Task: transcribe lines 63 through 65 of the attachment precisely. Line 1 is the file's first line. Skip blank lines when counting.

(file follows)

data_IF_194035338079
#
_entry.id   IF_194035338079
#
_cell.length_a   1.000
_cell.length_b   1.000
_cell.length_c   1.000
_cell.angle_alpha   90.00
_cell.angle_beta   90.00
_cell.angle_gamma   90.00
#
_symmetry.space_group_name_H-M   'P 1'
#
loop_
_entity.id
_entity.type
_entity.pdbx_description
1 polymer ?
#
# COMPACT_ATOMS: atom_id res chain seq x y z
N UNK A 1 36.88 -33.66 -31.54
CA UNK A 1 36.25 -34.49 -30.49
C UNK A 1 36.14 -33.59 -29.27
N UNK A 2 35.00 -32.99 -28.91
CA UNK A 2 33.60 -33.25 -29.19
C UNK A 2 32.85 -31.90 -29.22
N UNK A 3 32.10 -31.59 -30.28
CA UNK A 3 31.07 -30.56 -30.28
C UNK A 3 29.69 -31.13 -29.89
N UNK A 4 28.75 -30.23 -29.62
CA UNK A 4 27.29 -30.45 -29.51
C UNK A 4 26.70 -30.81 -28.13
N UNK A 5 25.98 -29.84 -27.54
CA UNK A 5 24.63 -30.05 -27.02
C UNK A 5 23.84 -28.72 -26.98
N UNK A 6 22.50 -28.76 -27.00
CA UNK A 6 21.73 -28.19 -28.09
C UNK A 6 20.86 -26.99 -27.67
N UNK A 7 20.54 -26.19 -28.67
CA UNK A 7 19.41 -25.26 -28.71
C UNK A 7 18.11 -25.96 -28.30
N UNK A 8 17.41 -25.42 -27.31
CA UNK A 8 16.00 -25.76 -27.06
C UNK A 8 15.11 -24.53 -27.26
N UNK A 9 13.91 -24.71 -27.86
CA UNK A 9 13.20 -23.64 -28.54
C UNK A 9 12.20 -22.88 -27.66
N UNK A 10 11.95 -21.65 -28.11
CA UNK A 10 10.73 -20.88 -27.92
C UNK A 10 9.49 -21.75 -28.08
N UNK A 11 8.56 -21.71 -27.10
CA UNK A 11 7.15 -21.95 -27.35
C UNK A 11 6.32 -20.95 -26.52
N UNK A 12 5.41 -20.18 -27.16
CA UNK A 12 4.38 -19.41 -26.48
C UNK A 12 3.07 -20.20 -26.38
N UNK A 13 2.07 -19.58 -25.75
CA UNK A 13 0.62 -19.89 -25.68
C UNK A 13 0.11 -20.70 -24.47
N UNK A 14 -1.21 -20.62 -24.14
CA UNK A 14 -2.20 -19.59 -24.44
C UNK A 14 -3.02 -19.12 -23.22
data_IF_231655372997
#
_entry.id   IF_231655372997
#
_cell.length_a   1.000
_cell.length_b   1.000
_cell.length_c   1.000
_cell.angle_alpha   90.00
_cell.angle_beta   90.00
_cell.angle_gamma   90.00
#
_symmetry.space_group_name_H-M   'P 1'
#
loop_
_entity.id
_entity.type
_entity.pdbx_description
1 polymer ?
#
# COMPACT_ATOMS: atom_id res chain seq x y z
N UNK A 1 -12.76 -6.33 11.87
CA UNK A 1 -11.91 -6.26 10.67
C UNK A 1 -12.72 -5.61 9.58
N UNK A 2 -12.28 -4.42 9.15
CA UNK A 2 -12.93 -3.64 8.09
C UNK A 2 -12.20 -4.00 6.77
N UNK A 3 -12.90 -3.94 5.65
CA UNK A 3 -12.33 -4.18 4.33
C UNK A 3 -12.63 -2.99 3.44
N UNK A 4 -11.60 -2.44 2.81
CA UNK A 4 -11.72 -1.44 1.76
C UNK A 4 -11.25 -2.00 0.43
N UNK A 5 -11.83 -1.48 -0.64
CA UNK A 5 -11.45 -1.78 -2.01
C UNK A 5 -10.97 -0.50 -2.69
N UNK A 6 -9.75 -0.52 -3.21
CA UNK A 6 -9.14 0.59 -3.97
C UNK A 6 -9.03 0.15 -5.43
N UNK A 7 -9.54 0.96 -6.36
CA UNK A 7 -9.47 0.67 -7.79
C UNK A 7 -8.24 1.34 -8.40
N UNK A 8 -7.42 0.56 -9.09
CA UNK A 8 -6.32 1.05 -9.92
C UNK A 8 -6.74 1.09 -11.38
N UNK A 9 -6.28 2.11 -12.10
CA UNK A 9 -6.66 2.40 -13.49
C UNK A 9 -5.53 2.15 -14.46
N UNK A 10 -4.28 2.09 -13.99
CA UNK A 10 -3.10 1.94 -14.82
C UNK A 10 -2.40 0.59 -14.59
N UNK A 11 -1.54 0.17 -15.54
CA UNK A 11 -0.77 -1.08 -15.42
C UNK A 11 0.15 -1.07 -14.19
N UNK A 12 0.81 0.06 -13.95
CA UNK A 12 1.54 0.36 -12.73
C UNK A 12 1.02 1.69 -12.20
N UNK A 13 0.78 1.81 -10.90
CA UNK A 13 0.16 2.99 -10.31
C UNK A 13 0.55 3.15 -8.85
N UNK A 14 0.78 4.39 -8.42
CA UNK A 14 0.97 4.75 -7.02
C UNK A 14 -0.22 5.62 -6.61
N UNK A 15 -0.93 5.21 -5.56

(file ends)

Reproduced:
data_IF_231655372997
#
_entry.id   IF_231655372997